That multiplier was much smaller,
the money supply was collapsing
by a third,
and the Fed
wasn’t really paying attention.
They were really neglecting
a very important problem.
So what might have happened
if they had increased
the money supply?
It’s possible
that we would have
had a depression,
but it wouldn’t have been great.
As I sometimes say,
it’s the Fed that helped
to make the depression
into the Great Depression.
If the Fed had provided
more liquidity to the system,
more cash to the system,
people might not have lost
as much confidence as they did,
the banking system might not have
collapsed as it did.
Does that mean
we could have avoided
any sort of recession
or depression completely?
I don’t think so.
Could we have avoided
making the depression great?
Probably.
And I learned something else, too.
In 1999 and 2000,
the conditions were just like those
in the Great Depression.
But we didn’t have a depression.
So why do you think that is?
The behavior of the stock market
and the economy in the late 90s
was almost identical
with that of the late 20s.
The stock market boomed,
just as it did in 1929.
In 2000,
there was also a
big stock market crash,
and stock prices tumbled.
But after the crash of 1929,
the economy dived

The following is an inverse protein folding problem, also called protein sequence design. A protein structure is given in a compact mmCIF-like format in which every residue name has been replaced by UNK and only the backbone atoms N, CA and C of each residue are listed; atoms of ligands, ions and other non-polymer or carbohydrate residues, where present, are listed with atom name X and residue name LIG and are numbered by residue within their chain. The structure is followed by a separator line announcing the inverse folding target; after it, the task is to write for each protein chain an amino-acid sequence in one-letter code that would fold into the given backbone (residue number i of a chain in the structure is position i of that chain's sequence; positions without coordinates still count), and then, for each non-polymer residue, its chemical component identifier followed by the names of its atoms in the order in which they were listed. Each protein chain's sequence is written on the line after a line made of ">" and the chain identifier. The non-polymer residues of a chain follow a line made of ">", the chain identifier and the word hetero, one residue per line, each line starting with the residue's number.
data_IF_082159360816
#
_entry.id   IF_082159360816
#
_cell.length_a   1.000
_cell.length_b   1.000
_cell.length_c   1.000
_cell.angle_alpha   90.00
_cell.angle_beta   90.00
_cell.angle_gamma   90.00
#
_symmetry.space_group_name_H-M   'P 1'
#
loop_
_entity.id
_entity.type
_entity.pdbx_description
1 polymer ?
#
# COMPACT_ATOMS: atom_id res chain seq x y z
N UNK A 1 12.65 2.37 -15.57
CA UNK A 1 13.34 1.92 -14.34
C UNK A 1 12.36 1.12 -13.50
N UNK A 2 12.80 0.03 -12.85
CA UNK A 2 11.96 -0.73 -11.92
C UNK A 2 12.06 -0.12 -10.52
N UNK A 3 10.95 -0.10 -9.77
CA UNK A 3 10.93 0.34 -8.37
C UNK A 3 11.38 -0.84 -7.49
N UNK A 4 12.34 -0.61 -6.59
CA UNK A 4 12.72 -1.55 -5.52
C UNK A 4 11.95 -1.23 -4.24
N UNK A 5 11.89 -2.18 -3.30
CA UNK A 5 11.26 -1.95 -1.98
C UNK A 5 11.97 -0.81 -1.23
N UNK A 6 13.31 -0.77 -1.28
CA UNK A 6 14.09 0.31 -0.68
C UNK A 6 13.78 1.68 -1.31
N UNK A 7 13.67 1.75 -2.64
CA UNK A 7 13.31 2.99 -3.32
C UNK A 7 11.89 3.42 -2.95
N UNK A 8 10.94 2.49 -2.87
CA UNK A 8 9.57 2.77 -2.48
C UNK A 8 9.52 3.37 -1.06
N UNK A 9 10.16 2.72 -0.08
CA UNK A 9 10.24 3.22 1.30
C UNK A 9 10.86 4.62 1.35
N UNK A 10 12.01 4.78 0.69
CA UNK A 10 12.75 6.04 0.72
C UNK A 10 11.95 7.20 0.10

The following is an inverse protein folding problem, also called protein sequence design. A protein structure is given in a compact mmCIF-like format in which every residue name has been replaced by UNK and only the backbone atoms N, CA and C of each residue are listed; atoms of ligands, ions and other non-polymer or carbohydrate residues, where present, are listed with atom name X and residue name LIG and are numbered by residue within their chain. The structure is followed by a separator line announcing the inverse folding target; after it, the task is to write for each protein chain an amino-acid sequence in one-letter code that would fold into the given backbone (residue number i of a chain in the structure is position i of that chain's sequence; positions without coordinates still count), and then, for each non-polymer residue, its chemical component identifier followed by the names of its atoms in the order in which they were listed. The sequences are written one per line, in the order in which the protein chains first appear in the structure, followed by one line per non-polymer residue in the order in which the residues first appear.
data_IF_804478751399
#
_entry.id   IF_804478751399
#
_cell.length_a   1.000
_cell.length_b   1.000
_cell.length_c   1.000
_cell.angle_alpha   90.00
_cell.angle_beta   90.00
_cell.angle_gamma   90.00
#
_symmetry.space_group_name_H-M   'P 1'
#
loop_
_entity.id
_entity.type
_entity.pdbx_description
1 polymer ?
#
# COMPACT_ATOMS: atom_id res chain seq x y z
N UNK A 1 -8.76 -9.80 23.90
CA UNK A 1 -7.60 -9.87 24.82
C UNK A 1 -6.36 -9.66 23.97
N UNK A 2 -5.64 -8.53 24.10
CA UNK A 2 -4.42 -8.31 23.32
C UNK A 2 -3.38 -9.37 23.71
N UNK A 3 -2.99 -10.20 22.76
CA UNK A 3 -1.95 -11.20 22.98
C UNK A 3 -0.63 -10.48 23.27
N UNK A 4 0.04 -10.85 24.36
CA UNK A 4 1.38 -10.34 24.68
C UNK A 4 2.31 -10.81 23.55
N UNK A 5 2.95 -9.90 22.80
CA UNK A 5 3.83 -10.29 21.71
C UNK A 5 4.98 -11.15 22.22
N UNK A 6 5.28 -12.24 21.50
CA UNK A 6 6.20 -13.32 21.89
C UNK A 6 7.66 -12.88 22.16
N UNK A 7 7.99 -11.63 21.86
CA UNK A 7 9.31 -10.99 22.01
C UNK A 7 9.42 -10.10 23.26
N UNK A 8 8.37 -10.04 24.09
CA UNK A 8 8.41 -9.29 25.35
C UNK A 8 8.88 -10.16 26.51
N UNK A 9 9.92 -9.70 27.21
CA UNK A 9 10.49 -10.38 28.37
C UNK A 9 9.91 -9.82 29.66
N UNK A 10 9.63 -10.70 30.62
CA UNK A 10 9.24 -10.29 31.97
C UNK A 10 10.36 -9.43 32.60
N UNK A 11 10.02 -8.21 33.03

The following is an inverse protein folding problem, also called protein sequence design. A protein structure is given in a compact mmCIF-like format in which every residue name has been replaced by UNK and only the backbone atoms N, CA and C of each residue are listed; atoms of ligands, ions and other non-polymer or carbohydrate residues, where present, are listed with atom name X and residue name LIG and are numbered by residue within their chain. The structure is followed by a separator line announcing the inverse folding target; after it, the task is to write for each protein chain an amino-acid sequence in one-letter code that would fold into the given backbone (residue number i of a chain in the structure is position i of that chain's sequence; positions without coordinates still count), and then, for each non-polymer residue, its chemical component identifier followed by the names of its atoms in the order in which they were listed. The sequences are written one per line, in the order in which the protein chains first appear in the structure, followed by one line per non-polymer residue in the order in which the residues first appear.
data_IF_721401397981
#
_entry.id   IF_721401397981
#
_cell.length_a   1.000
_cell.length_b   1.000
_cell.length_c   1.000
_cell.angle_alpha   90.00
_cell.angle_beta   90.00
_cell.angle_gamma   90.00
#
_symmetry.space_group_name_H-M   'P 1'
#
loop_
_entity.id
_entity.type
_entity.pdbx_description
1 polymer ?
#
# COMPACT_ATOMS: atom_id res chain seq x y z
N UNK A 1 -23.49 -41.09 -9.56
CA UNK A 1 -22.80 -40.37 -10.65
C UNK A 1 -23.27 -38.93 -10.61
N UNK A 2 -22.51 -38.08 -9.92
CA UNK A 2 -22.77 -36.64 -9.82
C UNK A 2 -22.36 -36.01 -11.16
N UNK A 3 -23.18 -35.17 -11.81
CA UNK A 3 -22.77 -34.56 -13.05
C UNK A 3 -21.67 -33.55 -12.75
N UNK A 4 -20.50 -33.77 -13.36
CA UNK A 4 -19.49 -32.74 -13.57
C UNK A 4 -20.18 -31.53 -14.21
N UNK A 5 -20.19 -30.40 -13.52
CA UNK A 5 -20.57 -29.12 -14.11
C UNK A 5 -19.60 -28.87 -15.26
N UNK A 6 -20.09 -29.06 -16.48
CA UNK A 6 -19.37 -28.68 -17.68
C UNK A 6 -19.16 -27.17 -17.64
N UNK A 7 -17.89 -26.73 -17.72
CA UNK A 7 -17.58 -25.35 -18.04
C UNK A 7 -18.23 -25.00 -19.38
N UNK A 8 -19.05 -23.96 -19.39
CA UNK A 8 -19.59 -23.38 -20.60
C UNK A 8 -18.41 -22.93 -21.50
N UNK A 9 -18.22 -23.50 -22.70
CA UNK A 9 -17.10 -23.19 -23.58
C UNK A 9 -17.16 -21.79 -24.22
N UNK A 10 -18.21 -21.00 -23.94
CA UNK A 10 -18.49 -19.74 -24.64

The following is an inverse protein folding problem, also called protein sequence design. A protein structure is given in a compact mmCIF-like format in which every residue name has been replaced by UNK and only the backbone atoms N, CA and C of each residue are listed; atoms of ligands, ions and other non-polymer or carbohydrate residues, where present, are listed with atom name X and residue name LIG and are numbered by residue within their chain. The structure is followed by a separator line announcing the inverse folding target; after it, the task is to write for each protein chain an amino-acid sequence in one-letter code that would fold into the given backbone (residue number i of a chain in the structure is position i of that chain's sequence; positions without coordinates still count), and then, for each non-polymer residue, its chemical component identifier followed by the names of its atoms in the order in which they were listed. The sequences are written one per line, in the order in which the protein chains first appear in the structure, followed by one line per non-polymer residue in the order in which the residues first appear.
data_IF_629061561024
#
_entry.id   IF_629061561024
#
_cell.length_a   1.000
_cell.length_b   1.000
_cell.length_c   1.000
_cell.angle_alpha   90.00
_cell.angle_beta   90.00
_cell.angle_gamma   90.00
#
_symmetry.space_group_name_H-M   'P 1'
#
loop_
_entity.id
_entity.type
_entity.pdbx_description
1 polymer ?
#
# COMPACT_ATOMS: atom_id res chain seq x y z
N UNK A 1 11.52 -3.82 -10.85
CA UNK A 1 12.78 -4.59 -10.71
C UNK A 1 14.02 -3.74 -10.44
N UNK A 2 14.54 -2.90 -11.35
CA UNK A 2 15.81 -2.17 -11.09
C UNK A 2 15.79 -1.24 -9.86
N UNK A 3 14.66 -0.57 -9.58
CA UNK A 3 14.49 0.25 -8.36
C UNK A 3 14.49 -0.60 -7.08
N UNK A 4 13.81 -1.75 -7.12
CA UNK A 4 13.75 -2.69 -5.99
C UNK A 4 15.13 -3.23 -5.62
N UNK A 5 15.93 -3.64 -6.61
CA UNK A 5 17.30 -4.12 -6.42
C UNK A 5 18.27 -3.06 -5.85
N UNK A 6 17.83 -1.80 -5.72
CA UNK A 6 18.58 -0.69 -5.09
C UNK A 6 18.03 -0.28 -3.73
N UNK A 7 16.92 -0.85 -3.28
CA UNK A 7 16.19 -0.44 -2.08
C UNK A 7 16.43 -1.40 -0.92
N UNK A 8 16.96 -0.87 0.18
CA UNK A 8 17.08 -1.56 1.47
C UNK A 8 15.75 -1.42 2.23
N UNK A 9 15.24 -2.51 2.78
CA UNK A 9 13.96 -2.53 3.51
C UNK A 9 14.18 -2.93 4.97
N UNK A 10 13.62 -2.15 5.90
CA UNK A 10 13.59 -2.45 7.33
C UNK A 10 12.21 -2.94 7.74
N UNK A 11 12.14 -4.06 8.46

and kept going down.
Not so after the crash of 2000.
There’s no economic collapse,
no depression,
no homeless teenagers.
Why?
Because the Fed
added to the money supply in 2001,
in response to the crash.
It correctly met the challenge
so people didn’t lose faith
in the money system
or in the economy.
So you see,
the Fed affects you
and me everyday,
and you didn’t even know it.
When the Fed made mistakes,
the unintended consequences
were extreme hardship.
In the 1930s,
it helped to turn a recession
into the Great Depression.
I knew I it was in there!
C’mon guys let’s go.
I was just telling her:
all you need is a little faith!
So in the 1930s,
the Fed printed too little money.
But in the 1970s,
they printed too much money,
and then we wound up
with double digit inflation.
Some economists suggest
we might be better off
without the Fed.
Follow Carra's example.
Let banks print their own currency.
More broadly,
many economists suggest
the government shouldn't
intervene in markets.
These are challenging questions
that I hope you will explore further.
コツ:単語をクリックしてすぐ意味を調べられます!

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The Great Depression 2.0 - Full Video

1321 タグ追加 保存
Ji Zhi Chen 2016 年 1 月 8 日 に公開